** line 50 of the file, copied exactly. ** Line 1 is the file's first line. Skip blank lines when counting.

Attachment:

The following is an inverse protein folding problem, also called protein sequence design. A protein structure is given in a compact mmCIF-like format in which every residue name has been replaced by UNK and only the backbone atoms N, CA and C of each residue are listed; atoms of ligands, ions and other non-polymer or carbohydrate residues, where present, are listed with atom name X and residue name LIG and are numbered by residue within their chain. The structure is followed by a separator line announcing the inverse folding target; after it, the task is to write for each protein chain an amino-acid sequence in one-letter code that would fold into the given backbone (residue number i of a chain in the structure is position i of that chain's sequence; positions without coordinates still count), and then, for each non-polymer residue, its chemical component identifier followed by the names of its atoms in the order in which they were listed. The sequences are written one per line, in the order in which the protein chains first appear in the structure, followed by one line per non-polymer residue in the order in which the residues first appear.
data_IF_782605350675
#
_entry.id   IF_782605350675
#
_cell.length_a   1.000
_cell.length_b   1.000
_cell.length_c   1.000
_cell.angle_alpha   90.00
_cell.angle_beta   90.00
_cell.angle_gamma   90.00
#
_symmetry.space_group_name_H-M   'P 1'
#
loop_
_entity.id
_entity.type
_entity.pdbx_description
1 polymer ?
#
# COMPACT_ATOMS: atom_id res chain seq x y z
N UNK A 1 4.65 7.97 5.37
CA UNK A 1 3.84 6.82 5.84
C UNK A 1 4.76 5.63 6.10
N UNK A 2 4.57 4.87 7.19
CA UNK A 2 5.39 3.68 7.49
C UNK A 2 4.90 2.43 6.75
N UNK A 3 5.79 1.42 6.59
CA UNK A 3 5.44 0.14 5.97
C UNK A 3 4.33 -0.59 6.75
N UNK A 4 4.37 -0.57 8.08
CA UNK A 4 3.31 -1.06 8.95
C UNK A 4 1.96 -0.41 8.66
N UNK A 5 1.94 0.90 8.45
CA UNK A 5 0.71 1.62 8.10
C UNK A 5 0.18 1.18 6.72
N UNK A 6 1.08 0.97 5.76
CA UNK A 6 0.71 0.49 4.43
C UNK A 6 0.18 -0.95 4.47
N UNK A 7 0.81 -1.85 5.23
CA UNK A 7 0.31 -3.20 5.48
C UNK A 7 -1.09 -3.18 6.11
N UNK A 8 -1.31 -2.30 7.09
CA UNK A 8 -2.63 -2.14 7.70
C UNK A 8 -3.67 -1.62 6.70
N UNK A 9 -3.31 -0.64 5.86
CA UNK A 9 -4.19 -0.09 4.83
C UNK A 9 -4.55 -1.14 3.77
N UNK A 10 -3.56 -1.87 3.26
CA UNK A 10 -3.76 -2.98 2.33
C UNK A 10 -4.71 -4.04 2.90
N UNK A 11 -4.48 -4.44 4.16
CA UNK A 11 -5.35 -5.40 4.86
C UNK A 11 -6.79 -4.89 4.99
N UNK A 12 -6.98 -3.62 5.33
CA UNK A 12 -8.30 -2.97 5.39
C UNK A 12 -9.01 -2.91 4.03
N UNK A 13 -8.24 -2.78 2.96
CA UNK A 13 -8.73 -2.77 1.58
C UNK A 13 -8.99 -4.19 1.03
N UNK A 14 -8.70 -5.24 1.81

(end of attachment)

CA UNK A 10 -3.76 -2.98 2.33